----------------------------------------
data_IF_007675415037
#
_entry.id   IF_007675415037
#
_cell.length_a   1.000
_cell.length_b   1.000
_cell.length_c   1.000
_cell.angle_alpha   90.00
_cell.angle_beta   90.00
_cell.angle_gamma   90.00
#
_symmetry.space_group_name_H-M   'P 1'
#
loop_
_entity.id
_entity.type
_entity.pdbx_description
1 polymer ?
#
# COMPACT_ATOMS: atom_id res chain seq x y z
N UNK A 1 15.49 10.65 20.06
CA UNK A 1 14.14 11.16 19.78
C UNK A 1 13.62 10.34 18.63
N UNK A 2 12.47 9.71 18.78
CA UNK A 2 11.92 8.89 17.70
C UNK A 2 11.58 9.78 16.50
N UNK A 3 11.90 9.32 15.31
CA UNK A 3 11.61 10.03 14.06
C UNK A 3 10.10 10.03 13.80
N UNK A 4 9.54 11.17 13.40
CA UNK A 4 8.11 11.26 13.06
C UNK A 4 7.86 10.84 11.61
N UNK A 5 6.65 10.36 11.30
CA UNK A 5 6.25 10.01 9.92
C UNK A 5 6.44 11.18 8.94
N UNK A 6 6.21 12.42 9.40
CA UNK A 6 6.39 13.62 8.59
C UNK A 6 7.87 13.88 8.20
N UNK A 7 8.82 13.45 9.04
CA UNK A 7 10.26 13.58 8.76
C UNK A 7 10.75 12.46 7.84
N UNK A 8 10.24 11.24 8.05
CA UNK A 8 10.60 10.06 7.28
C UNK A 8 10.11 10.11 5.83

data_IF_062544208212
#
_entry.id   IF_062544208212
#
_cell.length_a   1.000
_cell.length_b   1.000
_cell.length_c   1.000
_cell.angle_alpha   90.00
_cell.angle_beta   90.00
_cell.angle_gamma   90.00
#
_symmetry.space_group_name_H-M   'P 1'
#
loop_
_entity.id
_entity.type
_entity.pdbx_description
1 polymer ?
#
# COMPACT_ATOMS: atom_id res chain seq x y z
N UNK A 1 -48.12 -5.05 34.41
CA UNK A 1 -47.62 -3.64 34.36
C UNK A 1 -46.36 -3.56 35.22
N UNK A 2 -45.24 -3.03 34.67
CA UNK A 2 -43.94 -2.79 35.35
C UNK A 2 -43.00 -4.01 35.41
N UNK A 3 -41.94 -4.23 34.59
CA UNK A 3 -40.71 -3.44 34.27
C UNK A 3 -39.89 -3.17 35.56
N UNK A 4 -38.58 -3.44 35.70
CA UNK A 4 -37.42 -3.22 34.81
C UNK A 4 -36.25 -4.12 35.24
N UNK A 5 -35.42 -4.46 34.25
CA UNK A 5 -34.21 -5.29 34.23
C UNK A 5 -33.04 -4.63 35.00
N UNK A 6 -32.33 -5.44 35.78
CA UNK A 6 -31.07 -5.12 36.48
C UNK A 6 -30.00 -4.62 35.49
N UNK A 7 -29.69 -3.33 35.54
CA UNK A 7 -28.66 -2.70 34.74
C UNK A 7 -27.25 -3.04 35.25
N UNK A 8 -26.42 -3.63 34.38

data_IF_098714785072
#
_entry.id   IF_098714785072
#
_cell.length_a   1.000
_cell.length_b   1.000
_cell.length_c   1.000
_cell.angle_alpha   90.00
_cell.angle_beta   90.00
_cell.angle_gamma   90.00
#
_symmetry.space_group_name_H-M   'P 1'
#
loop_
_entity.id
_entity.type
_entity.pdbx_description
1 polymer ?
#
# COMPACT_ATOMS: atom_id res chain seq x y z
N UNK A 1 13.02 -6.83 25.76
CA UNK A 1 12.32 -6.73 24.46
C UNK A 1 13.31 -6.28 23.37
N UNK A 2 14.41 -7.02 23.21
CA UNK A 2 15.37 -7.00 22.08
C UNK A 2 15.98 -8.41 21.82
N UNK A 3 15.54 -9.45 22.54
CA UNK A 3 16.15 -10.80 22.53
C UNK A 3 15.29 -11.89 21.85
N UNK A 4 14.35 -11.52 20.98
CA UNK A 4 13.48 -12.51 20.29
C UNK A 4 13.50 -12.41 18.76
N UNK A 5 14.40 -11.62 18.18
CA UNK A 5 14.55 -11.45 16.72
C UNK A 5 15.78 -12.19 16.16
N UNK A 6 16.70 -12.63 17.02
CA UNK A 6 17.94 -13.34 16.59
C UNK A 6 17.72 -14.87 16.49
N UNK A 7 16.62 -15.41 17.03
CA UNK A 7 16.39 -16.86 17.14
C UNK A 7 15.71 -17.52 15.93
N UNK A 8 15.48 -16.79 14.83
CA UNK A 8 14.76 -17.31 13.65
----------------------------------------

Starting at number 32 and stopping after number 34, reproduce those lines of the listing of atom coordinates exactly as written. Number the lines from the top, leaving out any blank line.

C UNK A 4 7.86 10.84 11.61
N UNK A 5 6.65 10.36 11.30
CA UNK A 5 6.25 10.01 9.92